The Inside Adviser – Drew Meredith
ESG investing is gaining traction as investors become more socially responsible
ESG investing and everything that comes with it has grown in both popularity and importance in recent years. Accelerated by surging engagement from consumers and investors around the world, the demand for transparent, consistent and true-to-label ESG or sustainable investment strategies has never been greater.
Yet as outlined in several recent events, but particularly Russia’s invasion of Ukraine, geopolitical risks have exposed some of the inconsistencies in ESG focused investing. Specifically, there was clearly a mismatch between what the public expect from ESG managers and ratings, and what investment managers who were applying ESG to their approach thought was appropriate.
What this highlighted most of all, though, was the challenge of relying on external research agencies and ratings providers for what is truly a personal and highly specific assessment of thousands of individual companies. With a primary focus on Australian smaller and medium-sized companies, the team at Perennial Better Future, led by Head of ESG Emilie O’Neill, have had to blaze their own trail on the ESG ratings approach.
Very few, if any, major global ratings agencies cover many of the companies in which the Perennial Better Future Trust invests, which span everything from technology to medical research and renewable energy, which was forced the creation of their own approach.
Named ESG&E, the internal ratings approach, according to O’Neill, puts the onus back on the person who should know best about each company, the sector analyst in charge. The assessment approach seems not uncommon to the majority of similar investors, but with one stark difference; the biggest input into a company’s score is Engagement.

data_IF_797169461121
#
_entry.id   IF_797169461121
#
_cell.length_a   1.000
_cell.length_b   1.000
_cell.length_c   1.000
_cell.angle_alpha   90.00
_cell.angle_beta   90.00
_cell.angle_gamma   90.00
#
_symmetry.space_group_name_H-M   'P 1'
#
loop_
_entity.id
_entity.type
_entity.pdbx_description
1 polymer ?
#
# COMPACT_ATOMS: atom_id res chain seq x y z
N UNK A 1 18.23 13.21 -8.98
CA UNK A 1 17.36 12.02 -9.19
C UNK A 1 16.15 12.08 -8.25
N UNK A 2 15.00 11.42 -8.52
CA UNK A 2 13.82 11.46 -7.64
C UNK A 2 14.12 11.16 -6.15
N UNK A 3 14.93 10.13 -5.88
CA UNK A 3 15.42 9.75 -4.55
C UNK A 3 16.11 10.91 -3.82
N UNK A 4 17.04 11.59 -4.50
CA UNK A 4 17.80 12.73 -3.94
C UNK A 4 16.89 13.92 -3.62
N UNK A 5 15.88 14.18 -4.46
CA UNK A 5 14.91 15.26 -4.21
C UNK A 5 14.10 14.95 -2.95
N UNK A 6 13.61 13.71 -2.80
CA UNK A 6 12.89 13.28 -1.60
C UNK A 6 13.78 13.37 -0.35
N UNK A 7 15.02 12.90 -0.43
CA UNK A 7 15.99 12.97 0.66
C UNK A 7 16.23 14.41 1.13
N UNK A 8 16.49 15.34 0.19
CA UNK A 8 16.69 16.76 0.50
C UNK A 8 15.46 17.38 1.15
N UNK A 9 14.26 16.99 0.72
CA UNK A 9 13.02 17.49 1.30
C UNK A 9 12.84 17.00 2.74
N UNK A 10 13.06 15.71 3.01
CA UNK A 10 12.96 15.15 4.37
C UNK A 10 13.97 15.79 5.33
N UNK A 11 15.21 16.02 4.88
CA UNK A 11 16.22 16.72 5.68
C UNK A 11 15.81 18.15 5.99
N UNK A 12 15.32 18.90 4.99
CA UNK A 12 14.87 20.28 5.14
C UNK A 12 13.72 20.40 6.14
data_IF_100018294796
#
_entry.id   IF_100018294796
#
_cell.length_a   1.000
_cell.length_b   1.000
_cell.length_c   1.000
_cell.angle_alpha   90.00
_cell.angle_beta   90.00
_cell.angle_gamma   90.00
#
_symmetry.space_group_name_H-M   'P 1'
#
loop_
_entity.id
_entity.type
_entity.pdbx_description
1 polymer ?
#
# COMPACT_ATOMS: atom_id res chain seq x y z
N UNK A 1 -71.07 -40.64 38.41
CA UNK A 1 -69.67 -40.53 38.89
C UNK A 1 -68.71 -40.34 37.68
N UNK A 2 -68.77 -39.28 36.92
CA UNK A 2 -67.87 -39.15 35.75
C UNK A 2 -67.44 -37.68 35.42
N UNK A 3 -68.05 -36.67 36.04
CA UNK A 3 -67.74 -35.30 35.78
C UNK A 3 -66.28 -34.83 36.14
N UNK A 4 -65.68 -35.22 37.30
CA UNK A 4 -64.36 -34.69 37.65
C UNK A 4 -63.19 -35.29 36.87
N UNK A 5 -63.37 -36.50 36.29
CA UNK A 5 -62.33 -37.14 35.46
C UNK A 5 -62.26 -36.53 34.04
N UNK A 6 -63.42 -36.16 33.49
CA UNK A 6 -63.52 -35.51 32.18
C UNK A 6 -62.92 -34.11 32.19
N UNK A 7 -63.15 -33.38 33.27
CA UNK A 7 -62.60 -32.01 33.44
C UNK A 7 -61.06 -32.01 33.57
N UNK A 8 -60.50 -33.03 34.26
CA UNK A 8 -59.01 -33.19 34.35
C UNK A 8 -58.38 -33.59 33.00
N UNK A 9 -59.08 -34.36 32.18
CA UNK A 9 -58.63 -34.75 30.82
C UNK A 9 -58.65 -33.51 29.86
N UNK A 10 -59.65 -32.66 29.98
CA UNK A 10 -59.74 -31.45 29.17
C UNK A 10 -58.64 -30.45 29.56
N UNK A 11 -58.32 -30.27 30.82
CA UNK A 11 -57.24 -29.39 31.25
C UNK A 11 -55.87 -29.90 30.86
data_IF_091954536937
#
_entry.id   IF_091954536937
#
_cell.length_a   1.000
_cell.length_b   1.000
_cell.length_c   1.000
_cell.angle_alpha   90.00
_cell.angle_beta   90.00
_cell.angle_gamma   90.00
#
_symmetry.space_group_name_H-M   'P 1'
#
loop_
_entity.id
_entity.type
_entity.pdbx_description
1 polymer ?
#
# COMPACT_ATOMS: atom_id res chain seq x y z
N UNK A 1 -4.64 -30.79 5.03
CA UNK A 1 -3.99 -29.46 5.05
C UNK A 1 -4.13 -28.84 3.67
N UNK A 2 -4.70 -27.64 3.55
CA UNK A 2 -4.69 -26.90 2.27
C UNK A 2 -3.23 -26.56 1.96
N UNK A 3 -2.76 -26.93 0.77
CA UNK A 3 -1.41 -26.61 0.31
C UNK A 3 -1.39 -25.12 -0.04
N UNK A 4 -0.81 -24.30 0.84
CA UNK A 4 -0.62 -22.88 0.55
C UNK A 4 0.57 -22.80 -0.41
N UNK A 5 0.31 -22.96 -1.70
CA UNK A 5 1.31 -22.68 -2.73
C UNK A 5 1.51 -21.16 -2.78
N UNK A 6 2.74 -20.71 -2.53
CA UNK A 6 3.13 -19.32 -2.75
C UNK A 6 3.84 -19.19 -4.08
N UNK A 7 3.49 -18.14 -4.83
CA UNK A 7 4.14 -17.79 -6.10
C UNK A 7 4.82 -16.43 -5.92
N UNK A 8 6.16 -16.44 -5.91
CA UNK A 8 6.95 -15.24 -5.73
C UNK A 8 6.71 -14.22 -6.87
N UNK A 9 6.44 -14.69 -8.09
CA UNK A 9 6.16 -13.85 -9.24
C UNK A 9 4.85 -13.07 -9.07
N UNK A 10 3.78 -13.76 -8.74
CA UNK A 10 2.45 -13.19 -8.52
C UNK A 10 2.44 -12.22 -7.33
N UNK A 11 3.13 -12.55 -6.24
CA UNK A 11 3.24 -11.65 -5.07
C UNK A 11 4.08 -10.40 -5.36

Every ESG score has a 40 per cent weighting to engagement, but specifically the experience and openness with which company management have engaged with Perennial’s team in the past. This includes everything from the ability and scope of management to answer ESG-related issues, their ability to respond quickly and also their willingness to change. Recent examples included the decision of Telix and Spark recently introduced greater gender diversity into leadership roles.
Filling out the ESG score is a 20 per cent allow to Environmental, Social and Governance issues, also determined by the growing team of sector analysts with the ultimate goal being to reduce the large disparity that tends to occur in sources of third party scores. For instance, it is common for one research house to allocate more importance to environmental issues given their ease of measurement, whereas another may place more input onto social issues, offering nothing more than confusion for investors and managers alike.
The diverse range of strategies operated by Perennial and a long track record of investing across the market cap spectrum, but also into companies which move from small to large cap, means their team is in a unique position to identify the ESG issues that are truly material. In the last 12 months this resulted in some 150 ESG dedicated engagements with ASX-listed companies. This is reported regularly with highlights in March including discussions on modern slavery with KMD Brands (ASX:KMD) and emission reporting with APM.
Disclaimer: Please note that these are the views of the writer and not necessarily the views of Perennial. This article does not take into account your investment objectives, particular needs or financial situation. Some small changes were made to this article, based on updated information.